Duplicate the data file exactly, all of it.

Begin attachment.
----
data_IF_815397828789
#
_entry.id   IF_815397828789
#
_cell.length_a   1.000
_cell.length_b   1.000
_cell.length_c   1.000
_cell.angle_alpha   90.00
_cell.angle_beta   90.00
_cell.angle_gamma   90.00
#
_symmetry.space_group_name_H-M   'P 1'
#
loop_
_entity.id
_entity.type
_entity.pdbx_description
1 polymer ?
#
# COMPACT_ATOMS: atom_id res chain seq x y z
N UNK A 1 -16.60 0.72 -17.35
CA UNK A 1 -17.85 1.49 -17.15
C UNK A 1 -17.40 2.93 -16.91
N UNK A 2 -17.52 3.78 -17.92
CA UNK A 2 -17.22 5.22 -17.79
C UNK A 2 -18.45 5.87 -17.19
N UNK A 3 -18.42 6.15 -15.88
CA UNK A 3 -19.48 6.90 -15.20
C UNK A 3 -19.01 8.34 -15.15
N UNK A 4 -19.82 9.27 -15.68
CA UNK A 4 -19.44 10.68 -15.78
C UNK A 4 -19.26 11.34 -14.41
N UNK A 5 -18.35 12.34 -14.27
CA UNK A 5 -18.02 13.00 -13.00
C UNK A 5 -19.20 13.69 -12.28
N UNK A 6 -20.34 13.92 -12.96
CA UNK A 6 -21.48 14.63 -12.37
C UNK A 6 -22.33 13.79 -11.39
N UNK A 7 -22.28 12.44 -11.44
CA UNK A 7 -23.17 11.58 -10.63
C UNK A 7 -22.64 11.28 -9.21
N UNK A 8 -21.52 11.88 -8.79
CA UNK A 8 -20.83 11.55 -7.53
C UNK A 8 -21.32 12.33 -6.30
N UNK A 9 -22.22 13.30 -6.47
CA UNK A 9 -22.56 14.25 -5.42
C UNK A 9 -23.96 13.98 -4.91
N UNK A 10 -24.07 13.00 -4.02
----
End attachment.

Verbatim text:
data_IF_815397828789
#
_entry.id   IF_815397828789
#
_cell.length_a   1.000
_cell.length_b   1.000
_cell.length_c   1.000
_cell.angle_alpha   90.00
_cell.angle_beta   90.00
_cell.angle_gamma   90.00
#
_symmetry.space_group_name_H-M   'P 1'
#
loop_
_entity.id
_entity.type
_entity.pdbx_description
1 polymer ?
#
# COMPACT_ATOMS: atom_id res chain seq x y z
N UNK A 1 -16.60 0.72 -17.35
CA UNK A 1 -17.85 1.49 -17.15
C UNK A 1 -17.40 2.93 -16.91
N UNK A 2 -17.52 3.78 -17.92
CA UNK A 2 -17.22 5.22 -17.79
C UNK A 2 -18.45 5.87 -17.19
N UNK A 3 -18.42 6.15 -15.88
CA UNK A 3 -19.48 6.90 -15.20
C UNK A 3 -19.01 8.34 -15.15
N UNK A 4 -19.82 9.27 -15.68
CA UNK A 4 -19.44 10.68 -15.78
C UNK A 4 -19.26 11.34 -14.41
N UNK A 5 -18.35 12.34 -14.27
CA UNK A 5 -18.02 13.00 -13.00
C UNK A 5 -19.20 13.69 -12.28
N UNK A 6 -20.34 13.92 -12.96
CA UNK A 6 -21.48 14.63 -12.37
C UNK A 6 -22.33 13.79 -11.39
N UNK A 7 -22.28 12.44 -11.44
CA UNK A 7 -23.17 11.58 -10.63
C UNK A 7 -22.64 11.28 -9.21
N UNK A 8 -21.52 11.88 -8.79
CA UNK A 8 -20.83 11.55 -7.53
C UNK A 8 -21.32 12.33 -6.30
N UNK A 9 -22.22 13.30 -6.47
CA UNK A 9 -22.56 14.25 -5.42
C UNK A 9 -23.96 13.98 -4.91
N UNK A 10 -24.07 13.00 -4.02